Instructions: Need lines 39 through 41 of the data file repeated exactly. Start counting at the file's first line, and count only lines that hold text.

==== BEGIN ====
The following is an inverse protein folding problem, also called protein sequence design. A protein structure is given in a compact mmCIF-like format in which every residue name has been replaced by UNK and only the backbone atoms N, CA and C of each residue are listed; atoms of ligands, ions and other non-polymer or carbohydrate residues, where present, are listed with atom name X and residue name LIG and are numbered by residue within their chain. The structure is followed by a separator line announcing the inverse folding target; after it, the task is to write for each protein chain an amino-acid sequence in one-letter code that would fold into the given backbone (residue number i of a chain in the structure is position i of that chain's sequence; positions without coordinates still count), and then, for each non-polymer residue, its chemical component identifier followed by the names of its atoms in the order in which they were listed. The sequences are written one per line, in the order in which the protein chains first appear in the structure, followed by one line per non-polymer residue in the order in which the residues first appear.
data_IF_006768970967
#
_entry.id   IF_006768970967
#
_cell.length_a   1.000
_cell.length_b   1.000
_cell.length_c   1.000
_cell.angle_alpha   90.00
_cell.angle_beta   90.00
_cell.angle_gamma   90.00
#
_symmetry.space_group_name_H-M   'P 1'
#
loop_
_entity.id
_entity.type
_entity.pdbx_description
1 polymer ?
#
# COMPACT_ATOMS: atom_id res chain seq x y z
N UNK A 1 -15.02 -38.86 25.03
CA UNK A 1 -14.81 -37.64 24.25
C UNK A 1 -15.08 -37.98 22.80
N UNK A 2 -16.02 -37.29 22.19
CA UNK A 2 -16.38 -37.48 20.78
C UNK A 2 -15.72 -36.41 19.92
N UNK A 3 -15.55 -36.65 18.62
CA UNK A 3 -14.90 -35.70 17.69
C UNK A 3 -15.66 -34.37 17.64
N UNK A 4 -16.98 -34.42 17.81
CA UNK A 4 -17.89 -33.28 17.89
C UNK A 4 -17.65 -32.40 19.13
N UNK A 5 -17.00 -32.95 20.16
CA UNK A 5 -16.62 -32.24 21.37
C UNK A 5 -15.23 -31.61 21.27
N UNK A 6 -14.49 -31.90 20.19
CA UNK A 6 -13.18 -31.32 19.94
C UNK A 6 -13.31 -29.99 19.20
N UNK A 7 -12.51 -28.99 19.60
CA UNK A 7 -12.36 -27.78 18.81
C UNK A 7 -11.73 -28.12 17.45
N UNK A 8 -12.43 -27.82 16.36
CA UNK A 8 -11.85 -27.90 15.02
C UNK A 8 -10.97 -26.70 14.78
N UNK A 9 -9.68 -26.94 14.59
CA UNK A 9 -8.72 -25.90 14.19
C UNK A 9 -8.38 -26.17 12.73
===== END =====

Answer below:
C UNK A 6 -13.31 -29.99 19.20
N UNK A 7 -12.51 -28.99 19.60
CA UNK A 7 -12.36 -27.78 18.81